With only a few months to install the new system before winter began in Ohio, ODOT was tasked with the challenge of showing the public that change was on the way. Plans for the new VSL corridor were finalized and sign fabrication began. In preparation for the upcoming snow and ice season, temporary VSL signs similar to those used in work zones were placed in four eastbound and four westbound locations on I-90.

speed limit sign

During the 2017-2018 winter, there were no multi-car incidents reported.

Trying it out

The temporary VSL system served as a test-run for ODOT’s Traffic Management Center (TMC), Highway Management Administration, public information office, and project engineers. ODOT looked to the Federal Highway Administration’s Synthesis of Variable Speed Limits for guidance when developing criteria for a speed-limit reduction. By combining FHWA’s research with ODOT’s locally observed conditions, the department created a VSL policy that considers the road’s pavement conditions, visibility, precipitation, vehicle incidents and traffic congestion.

The maximum speed limit for the corridor is 70 mph, while the lowest speed limit, 30 mph, is reserved for high-impact incidents such as a road closure. The speed limit of the road is reduced in 10-mph increments as conditions warrant. For example, a moderate amount of precipitation may merit a 60-mph speed-limit change, while drifting conditions or low visibility could further reduce the speed limit to 50 mph. To facilitate speed changes, the ODOT TMC developed an application to determine which speed was appropriate for the roadway based on the various VSL criteria. When the speed limit of I-90 changes, the TMC application sends an e-mail message to key ODOT personnel. Staffing of the ODOT TMC was expanded to allow one designated employee to monitor the corridor 24 hours a day.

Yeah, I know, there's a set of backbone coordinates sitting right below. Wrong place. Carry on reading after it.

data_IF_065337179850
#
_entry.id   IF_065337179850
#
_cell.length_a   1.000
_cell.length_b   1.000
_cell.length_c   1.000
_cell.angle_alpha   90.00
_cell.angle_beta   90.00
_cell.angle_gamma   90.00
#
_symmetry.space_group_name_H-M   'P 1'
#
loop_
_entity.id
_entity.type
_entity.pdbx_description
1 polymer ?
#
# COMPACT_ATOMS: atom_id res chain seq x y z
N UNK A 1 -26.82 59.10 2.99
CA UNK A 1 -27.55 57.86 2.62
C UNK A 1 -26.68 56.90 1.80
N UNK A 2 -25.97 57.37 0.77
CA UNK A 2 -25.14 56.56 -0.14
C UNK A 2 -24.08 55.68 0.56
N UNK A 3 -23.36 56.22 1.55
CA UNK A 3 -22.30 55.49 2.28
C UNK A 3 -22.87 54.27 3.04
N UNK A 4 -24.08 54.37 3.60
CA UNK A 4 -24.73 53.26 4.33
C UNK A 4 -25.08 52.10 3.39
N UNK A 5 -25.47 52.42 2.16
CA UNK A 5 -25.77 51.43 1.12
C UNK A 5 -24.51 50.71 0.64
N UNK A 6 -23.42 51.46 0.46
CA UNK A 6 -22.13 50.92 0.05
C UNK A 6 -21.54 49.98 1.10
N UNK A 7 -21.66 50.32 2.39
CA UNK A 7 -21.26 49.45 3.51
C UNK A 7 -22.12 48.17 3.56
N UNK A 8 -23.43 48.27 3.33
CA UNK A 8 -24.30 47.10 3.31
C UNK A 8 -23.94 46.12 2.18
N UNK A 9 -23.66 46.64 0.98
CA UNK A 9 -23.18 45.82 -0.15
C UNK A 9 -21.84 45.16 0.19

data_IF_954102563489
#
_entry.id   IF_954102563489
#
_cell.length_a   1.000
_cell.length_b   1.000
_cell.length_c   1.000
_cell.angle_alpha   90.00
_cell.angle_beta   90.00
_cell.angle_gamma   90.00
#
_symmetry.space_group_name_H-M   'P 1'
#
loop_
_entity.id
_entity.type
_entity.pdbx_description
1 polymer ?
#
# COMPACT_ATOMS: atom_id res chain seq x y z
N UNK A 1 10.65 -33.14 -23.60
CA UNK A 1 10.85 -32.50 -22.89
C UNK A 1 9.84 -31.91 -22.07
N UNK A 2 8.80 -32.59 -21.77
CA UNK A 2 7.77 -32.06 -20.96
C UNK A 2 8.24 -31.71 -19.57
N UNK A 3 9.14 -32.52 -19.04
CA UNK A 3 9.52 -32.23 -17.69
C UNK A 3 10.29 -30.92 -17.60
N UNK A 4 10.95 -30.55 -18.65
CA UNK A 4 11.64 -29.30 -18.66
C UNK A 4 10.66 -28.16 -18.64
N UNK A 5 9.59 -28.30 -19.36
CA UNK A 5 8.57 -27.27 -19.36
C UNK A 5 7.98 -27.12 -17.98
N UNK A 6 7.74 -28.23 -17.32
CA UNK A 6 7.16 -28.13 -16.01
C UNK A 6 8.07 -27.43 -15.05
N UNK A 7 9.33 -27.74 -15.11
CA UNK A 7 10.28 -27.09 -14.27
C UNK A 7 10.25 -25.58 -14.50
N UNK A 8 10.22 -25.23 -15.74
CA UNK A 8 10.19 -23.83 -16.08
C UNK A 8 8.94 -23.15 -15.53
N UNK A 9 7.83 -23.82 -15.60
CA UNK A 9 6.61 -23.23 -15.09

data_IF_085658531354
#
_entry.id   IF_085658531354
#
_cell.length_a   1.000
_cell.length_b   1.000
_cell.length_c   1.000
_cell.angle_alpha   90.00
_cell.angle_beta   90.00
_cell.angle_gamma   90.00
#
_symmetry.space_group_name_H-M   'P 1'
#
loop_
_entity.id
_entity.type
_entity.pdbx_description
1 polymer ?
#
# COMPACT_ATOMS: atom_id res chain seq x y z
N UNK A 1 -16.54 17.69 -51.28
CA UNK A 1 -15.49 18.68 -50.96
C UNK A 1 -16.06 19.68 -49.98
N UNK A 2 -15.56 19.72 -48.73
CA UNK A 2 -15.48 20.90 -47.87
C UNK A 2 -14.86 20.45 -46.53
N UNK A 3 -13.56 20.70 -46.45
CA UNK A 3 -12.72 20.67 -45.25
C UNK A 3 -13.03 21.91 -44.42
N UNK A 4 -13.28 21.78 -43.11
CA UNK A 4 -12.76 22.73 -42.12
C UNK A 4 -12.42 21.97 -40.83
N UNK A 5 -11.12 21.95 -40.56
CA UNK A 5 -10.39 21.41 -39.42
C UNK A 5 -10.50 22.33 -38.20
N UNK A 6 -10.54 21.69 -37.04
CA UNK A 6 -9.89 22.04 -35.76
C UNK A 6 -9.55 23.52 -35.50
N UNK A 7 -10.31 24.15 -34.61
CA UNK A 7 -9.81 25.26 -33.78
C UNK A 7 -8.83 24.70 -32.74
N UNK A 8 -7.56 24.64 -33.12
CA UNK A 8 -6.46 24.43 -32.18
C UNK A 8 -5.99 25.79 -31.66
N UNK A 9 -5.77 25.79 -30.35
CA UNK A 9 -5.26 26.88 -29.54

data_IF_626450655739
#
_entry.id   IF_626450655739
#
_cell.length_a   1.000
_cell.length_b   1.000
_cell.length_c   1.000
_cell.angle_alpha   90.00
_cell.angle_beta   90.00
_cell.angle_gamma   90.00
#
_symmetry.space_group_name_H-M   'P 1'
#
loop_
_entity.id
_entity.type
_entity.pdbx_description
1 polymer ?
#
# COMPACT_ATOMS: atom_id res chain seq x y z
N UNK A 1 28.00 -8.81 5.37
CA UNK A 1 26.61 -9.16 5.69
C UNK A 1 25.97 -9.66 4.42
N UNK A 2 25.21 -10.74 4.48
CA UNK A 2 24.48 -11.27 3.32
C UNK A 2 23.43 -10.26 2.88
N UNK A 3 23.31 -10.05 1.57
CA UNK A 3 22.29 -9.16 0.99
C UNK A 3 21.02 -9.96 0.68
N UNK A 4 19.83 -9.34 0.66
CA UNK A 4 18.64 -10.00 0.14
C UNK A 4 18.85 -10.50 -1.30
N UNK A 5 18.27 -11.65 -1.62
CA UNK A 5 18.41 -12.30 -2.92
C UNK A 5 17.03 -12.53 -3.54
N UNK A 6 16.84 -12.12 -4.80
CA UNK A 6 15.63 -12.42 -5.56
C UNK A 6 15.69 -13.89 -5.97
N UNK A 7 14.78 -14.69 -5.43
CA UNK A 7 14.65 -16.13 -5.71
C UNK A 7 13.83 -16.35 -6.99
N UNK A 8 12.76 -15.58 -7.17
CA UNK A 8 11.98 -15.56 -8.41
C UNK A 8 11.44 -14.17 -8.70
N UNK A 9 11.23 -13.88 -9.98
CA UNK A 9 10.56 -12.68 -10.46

When the permanent VSL corridor debuts during the 2018-2019 snow and ice season, the project will feature 19 permanent digital speed-limit signs, nine eastbound and 10 westbound along this stretch of I-90. The project also includes the addition of five closed-circuit television cameras, three additional Roadway Weather Information Systems (RWIS) and several pavement sensors that assist in supplying the TMC and the motoring public with up-to-date road conditions. In coordination with the National Weather Service, a snow squall warning system was established. Six dynamic message signs display warnings to drivers when whiteout conditions are expected.

Looking ahead

During the 2017–2018 snow and ice season there were zero multi-car incidents reported in the VSL corridor. For the upcoming winter seasons, ODOT continues to assess ways that the VSL corridor can be improved. Currently, speed-limit changes are posted on social media outlets to inform the public and local agencies. Possible future plans include displaying the current I-90 speed limit on ODOT’s traffic app and website OHGO. Ohio’s smart mobility initiative, DriveOhio, has designated the stretch of I-90 the “Lake Effect Corridor.” The hope is that smart mobility technology will eventually allow the speed limit to be delivered to connected vehicles using a wireless signal. With a successful pilot, the Lake Effect Corridor will continue to be improved to increase safety and mobility for I-90 motorists.

About the Author

MacAdam is administrator of the Ohio Department of Transportation’s Office of Traffic Management. McDaid is public information officer for the Ohio Department of Transportation’s District 12.